The Basics of Hoof-Care for Large Animals

Close attention to the health of your animals’ hooves can make a significant difference to the productivity and performance of your farm. For example, cows with poor hoof health are less likely to walk, will have less desire to move to a feed bunk and consequently gain less weight or produce less milk. Treatment for animals in discomfort or lame animals can be a significant expense. In extreme cases, poor hoof-care can lead to lameness and early culling of farm animals. Some hoof problems are unavoidable, but a strong hoof-care system can reduce the regularity of incidents.

Animals such as cows, sheep, goats, pigs and horses all need to have their hooves cleaned regularly. A hoof pick is required for adequate cleaning. It is used in a toe-to-heel direction to remove material deposited in the sole of the hoof, under shoes on horses, and in the clefts of the frog. During cleaning, you should also inspect hooves for any foreign material that may have penetrated the hoof.

Hoof trimming is required to prevent hooves from growing excessively long, resulting in curled up toes and discomfort for the animal when walking. It is important to establish a regular hoof-trimming schedule that meets the needs of your animals. The regularity of trimming will depend on several factors, including the type of animal, the nature of the surface that they are kept on, and seasonal factors. In general, hooves should be trimmed between once every four weeks and once every six months. The purpose of trimming is to restore the natural shape of hooves, in which the bones sit within the hoof at approximately 50° to the ground. In a well-trimmed hoof, the weight-bearing surfaces should be the outer edge of the hoof wall, the outer part of the sole of the foot and part of the heel.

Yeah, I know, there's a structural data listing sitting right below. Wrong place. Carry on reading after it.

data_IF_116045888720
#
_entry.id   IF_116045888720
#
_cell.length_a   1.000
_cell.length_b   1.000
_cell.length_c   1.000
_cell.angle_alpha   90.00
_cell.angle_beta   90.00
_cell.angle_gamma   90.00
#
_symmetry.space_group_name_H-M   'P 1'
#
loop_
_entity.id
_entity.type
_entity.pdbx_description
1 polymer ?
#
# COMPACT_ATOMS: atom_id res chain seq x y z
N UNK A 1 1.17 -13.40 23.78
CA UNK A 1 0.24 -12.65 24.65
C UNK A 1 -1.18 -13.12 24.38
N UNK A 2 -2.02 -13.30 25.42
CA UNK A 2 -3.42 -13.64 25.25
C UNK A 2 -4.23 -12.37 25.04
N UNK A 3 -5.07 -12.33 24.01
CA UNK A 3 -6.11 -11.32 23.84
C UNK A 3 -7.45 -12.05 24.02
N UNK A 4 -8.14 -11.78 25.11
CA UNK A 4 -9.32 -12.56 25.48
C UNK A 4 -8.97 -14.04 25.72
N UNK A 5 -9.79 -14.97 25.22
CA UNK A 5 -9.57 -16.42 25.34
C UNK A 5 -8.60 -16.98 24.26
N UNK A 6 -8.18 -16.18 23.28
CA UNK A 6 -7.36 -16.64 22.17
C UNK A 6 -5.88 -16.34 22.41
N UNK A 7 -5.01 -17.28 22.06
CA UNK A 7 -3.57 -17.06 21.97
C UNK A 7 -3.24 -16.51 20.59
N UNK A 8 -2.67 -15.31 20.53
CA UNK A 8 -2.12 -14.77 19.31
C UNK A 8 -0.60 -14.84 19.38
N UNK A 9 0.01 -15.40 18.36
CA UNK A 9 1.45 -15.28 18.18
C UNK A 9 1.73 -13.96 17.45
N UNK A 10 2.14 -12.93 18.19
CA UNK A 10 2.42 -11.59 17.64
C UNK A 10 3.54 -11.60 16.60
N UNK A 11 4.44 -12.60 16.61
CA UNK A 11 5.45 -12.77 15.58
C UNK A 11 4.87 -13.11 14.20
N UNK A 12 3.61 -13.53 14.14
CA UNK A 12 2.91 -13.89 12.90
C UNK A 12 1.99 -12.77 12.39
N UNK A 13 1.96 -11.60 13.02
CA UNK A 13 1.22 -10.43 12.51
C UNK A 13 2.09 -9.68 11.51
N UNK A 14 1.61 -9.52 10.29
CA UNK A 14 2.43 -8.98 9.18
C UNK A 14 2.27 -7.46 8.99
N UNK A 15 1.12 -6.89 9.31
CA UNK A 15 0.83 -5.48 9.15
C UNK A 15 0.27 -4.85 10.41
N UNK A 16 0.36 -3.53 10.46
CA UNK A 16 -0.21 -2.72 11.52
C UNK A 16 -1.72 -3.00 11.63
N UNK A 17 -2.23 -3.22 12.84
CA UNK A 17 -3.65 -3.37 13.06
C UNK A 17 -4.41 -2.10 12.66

Hoof Wounds
Regular trimming and cleaning will help limit problems such as foot rot and laminitis. Environmental damage such as rock bruising and nail or wire punctures are not serious issues. However, all hoof wounds should be treated with an antibacterial and antifungal agent regardless of their origin. Such treatments are commonly available from livestock stores.

Proper nutrition is vital to ensuring that hoof growth is healthy and maintained at an optimal rate. Ensuring that your animals’ diet contains sufficient nutrients such as zinc and biotin is necessary for the growth of strong hooves. This is an important base for a successful hoof-care programme.

The most common hoof-care problem is simply a lack of attention from livestock owners. Creating a schedule of regular maintenance, combined with a healthy nutritional regime, will limit the amount of hoof problems that your animals experience. Although it may be an effort to implement such a programme, it will pay dividends in the end as your animals become healthier and more productive, eventually leading to a more profitable farm.

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